When I was growing up, we had a family tradition of not putting up our Christmas tree until Christmas Eve. This meant that we could usually take our time in picking out the perfect Douglas Fir because it would just be sitting in a bucket in the shed until we were ready to bring it inside to decorate on the 24th. Even though we would wait until late in the season, we rarely had troubling finding our tree. However, forecasts are showing that may not be the case this year for those of us Christmas tree shoppers who wait until later in the season.

For anyone who has ever gone to a Christmas tree farm to chop down your tree, you may remember learning that it takes about 7 – 10 years for the trees to reach the ideal height for most homes. So working backwards, that means that this year’s crop was planted during the years of the Great Recession.

During the Recession fewer Christmas trees were sold as families were forced to budget during the holiday season. With fewer trees being sold, farmers planted less seeds to replace the previous year’s crop or, in some cases, were forced to leave the industry all together. As a result, there were not as many fully grown trees ready to be chopped down for the 2017 season. For consumers, this means that Christmas tree sellers are selling out of their supply faster than normal, with some locations selling out in the first weekend after Thanksgiving. While tree prices have been on the rise for years - with prices nearly doubling what they were 10 years ago - customers are seeing increased price for their trees this year because of the constraints on supply.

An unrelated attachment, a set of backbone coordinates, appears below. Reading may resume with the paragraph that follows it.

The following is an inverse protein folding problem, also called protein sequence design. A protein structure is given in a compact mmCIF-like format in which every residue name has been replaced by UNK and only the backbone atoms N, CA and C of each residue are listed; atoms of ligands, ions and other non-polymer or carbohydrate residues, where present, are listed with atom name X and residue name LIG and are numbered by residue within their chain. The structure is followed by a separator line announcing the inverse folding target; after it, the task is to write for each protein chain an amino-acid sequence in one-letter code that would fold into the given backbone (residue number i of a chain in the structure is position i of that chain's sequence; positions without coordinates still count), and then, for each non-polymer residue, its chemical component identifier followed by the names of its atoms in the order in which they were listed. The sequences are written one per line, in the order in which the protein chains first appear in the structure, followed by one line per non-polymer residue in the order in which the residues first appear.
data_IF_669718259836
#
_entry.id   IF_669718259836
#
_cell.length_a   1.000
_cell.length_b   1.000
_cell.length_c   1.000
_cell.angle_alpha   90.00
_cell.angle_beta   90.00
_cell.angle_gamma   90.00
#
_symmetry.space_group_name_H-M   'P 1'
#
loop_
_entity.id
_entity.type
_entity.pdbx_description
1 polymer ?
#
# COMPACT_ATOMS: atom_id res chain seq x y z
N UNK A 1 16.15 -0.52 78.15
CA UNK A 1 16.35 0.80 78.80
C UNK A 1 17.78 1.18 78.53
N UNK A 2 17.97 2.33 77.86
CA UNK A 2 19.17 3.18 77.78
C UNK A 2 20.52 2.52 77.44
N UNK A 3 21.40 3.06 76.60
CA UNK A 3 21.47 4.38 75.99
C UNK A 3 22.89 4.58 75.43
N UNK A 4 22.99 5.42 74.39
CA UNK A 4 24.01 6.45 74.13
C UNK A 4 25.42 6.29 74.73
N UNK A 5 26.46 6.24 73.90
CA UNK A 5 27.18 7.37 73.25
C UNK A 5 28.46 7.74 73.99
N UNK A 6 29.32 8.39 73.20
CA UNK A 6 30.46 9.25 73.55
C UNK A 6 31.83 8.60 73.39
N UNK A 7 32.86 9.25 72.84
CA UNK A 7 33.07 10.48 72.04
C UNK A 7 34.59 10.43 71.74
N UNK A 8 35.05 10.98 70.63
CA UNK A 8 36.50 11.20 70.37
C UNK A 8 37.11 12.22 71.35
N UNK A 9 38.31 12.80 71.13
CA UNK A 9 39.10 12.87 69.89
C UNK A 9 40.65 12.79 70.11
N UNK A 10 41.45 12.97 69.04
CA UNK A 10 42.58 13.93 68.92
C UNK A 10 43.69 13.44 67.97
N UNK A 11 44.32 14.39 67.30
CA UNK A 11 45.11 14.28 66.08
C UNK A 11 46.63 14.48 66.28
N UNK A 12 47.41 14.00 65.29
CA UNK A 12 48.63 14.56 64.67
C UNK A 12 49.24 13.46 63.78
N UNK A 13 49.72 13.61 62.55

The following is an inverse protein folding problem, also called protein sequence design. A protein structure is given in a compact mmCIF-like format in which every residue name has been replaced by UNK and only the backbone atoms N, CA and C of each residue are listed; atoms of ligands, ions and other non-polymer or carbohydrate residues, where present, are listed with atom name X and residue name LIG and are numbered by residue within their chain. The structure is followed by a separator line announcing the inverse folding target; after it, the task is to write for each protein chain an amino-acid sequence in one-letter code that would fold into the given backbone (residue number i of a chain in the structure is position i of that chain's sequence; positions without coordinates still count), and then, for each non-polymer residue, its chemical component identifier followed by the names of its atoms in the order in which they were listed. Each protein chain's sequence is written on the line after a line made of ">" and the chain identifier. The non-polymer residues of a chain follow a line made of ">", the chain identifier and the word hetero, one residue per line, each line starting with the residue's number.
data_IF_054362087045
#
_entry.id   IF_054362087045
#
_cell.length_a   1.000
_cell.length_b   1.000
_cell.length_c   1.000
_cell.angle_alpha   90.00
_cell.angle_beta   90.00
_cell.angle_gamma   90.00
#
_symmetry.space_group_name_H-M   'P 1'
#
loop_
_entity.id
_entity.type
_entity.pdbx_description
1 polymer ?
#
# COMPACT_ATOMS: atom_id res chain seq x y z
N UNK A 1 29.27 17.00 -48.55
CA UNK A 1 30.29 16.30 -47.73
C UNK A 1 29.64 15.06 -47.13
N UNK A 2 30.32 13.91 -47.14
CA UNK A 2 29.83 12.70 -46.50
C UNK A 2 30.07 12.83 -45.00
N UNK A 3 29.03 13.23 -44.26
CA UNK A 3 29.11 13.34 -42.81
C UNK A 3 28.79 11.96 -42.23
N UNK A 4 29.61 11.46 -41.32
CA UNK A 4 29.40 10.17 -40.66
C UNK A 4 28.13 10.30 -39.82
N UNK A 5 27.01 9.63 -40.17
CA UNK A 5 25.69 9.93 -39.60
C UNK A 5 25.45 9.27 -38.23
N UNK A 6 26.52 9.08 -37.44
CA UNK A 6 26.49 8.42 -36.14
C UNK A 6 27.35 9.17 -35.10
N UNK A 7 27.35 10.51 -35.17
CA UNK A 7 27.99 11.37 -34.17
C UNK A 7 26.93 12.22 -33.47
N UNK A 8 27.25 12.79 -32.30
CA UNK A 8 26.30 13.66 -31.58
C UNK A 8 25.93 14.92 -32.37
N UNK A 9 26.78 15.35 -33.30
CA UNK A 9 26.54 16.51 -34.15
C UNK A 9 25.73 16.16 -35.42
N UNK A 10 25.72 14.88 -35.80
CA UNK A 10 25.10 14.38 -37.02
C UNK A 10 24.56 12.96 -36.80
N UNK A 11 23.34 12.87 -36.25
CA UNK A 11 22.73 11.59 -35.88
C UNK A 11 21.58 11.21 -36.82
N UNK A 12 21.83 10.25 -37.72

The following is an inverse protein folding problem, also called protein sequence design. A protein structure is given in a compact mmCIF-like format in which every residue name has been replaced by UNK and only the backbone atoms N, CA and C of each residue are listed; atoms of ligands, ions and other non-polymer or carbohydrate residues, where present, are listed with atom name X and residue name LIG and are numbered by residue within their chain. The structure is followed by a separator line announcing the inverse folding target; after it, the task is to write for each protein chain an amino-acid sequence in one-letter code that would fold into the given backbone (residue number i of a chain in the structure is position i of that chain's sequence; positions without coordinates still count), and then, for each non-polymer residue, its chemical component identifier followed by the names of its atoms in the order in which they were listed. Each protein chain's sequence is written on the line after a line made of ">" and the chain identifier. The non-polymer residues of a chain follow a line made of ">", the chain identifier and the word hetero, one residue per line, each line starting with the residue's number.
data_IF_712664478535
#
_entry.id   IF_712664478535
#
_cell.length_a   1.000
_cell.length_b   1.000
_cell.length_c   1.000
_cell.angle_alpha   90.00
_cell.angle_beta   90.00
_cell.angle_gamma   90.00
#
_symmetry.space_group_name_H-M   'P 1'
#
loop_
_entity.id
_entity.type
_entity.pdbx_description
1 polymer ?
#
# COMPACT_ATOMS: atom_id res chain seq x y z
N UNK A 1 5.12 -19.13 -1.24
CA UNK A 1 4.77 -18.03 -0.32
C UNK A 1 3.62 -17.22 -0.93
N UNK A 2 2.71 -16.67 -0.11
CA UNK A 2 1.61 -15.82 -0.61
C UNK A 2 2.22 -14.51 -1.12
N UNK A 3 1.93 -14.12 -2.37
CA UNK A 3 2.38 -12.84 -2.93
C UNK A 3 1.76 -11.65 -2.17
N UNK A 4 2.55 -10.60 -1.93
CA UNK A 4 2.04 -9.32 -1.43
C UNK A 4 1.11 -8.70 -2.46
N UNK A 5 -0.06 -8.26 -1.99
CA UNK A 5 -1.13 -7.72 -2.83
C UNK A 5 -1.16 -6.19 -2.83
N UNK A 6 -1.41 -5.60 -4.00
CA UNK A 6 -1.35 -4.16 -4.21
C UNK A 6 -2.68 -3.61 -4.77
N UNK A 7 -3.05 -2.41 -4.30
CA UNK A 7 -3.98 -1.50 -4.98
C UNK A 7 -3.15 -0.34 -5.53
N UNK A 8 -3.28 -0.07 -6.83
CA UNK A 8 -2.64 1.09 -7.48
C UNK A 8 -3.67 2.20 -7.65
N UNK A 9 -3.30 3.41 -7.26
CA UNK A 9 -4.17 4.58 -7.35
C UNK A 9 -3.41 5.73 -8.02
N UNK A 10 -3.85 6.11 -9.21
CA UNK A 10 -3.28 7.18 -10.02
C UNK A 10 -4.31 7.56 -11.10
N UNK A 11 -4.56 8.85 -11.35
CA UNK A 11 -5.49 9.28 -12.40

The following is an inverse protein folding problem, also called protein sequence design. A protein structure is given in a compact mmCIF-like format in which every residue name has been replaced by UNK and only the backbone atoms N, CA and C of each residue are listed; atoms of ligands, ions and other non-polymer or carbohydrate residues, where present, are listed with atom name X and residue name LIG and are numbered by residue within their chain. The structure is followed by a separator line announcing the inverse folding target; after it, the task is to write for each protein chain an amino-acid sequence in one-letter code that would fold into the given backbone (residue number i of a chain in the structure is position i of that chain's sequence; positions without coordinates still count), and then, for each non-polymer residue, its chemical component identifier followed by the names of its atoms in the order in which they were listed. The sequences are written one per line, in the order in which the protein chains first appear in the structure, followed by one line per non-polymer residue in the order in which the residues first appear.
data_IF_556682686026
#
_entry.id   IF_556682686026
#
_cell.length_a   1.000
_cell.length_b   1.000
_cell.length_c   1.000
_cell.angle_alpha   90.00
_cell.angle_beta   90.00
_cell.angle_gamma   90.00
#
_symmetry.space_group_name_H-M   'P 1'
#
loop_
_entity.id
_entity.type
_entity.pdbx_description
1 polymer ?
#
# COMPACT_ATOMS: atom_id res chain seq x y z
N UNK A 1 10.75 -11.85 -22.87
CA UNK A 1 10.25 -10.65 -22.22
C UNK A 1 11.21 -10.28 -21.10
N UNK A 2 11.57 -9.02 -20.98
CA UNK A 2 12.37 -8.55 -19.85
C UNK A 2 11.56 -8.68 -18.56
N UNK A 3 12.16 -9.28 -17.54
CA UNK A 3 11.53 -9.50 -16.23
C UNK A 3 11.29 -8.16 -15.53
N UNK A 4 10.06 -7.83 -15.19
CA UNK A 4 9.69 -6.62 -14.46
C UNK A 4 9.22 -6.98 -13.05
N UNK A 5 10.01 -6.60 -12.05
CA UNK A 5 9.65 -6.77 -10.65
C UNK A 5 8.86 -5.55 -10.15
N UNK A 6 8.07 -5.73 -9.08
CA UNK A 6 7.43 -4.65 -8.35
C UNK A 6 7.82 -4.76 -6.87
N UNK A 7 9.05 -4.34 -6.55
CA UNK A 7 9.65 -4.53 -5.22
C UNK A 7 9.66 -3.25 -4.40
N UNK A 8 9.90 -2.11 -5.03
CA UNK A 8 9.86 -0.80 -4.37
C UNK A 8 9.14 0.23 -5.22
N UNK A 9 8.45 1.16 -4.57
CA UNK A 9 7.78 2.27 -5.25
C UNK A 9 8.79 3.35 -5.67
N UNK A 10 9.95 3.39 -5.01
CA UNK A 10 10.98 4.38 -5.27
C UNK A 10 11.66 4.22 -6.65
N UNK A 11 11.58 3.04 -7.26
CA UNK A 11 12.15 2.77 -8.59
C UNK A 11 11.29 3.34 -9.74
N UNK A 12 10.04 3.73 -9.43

Often when disaster strikes we think about the short term ramifications on markets – a hurricane in the Gulf is going to lead to increased gas prices – but over time we tend to forget about how these events could impact us in the longer term. This year’s Christmas tree shortage is only one example of this and we will likely see the effects over the next few years as crop ages out of the Recession years. The wine industry may see a similar impact in coming years as vineyards in Northern California recover from the recent wildfires.

Rest assured that even though we'll have to get it earlier and it may cost more this year, we will still have a real tree at my house. 
Share To:

Megan Connell

Post A Comment:

0 comments so far,add yours